• All medical devices and in vitro diagnostic medical devices (“IVDs”) placed on the market in the UK have to be registered with the MHRA. There will be certain grace periods for registering existing devices.
  • Manufacturers based outside the UK will need to appoint a UK Responsible Person.


Continue Reading Brexit: UK Guidance on Regulation of Medical Devices from 1 January 2021

Since July 4, 2020 the manufacture, marketing and use of perfluorooctanoic acid (“PFOA”), its salts and PFOA-related compounds (collectively, “PFOAs”), and products containing them, is significantly restricted in the European Economic Area (“EU/EEA”).  The restrictions were introduced by a Commission Delegated Regulation amending Annex I to the EU POPs Regulation, and are intended to implement a decision of the ninth meeting of the Conference of the Parties to the Stockholm Convention that was held from April 29 to May 10, 2019.

The new PFOA restrictions will have significant impact on a wide variety of products marketed, and businesses operating, in the EU/EEA, including semiconductors, textiles, firefighting products, pharmaceuticals, medical devices, and materials used in the life sciences industry.  In effect, the new restrictions implementing the Stockholm Convention are significantly broader than the restrictions on PFOAs that were introduced under the EU REACH Regulation in 2017, and which the Commission now intends to repeal.
Continue Reading Manufacturers and Marketers Beware: The EU Adopts New Restrictions on Products Containing PFOAs

On 23 April 2020, the European Parliament and Council approved the European Commission’s proposal to delay the application date of the Medical Device Regulation 2017/745 (the “MDR”) by one year (from 26 May 2020 to 26 May 2021) by adopting New Regulation (EU) 2020/561 (the “New Regulation“).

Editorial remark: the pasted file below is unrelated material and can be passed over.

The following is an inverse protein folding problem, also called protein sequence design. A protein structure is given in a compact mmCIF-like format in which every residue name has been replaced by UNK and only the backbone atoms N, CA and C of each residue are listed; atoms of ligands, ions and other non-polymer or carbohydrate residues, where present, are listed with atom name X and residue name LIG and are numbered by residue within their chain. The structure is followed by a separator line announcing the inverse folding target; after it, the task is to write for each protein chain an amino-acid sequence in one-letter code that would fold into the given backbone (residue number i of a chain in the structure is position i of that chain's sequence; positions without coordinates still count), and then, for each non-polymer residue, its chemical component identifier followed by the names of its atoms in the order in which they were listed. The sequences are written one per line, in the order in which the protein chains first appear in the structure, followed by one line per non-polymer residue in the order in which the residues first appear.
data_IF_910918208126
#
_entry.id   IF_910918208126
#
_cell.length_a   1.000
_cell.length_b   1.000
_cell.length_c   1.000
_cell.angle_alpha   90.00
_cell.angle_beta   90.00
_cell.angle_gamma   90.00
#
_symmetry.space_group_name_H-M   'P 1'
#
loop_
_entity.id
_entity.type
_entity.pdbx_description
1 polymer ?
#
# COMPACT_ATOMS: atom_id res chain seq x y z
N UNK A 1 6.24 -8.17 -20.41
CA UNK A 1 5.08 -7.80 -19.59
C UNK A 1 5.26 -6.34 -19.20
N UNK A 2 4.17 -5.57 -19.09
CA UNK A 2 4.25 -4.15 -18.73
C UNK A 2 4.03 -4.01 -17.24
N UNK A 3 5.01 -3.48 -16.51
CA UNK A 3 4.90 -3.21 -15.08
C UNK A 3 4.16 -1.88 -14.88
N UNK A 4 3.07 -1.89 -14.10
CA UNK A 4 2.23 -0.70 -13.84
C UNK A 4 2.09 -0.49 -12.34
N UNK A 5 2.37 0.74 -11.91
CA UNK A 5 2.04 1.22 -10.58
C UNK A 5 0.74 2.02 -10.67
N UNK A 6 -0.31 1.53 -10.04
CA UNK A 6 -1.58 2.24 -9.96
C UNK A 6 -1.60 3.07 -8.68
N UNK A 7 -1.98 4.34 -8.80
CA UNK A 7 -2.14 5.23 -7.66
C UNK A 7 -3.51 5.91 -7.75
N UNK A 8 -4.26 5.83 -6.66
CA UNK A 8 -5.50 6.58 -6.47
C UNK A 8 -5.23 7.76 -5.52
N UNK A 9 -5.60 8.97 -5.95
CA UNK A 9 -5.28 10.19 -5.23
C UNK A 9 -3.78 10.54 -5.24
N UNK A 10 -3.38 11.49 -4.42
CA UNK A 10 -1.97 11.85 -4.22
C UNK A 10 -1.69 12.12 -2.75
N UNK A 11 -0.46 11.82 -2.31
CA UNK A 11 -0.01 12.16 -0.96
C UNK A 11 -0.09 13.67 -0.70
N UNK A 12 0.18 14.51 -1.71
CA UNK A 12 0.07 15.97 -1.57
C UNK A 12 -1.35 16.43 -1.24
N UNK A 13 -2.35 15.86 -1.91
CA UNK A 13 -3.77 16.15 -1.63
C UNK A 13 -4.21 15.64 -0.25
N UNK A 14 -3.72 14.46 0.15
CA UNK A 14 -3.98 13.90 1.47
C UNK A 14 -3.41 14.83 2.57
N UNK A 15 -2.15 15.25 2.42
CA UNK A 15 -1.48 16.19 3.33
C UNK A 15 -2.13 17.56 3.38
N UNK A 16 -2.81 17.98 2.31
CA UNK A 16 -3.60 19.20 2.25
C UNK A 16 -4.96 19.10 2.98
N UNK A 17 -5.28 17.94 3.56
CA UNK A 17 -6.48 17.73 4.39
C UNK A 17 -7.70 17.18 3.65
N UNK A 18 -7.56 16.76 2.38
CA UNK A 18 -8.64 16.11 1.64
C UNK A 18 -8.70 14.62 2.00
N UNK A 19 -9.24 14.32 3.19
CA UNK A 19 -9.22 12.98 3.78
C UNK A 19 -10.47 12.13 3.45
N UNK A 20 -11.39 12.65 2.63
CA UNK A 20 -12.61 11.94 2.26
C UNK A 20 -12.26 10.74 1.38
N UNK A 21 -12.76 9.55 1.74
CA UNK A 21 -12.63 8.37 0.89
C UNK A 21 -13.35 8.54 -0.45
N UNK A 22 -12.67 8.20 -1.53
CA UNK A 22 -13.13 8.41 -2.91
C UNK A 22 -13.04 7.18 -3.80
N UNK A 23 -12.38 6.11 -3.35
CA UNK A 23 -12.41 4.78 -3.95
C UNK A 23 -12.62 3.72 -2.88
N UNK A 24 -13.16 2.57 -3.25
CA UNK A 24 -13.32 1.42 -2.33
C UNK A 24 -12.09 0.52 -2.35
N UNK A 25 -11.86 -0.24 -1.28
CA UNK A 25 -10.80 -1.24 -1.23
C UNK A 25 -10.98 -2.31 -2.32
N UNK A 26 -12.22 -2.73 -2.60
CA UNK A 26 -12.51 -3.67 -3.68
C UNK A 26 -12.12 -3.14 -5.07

Unusually, the New Regulation took effect

The European Commission published today its proposal for the European Parliament and the Council to postpone the application date of the Medical Devices Regulation 2017/745 (“MDR”) by one year.  This publication comes only 9 days after the Commission announced its plans to postpone the MDR (see the InsideEULifeSciences blog post here).  The European Parliament

The European Commission has announced today that it is working on a proposal to postpone the application date of the Medical Devices Regulation 2017/745 (“MDR”) for one year.  This proposal is to relieve the pressure on national authorities, notified bodies, manufacturers and other actors so they can focus on responding to the COVID-19 outbreak.  According

The Medicines and Healthcare products Regulatory Agency (“MHRA”) has published a specification for a “Rapidly Manufactured Ventilator System” (“RMVS”), setting out the clinical requirements for a ‘minimally acceptable’ ventilator for use in hospitals during the COVID-19 outbreak (the “RMVS Specification”).  The purpose of the RMVS Specification is to meet the UK healthcare system’s increased demand

French “anti-gift” rules strictly regulate the relationship between the life sciences industry and healthcare professionals (“HCP”) and the possibility for companies active in the health sector to offer benefits, in cash or in kind to healthcare professionals, medical students or associations representing them.  This includes a general prohibition against offering such benefits.

To strengthen the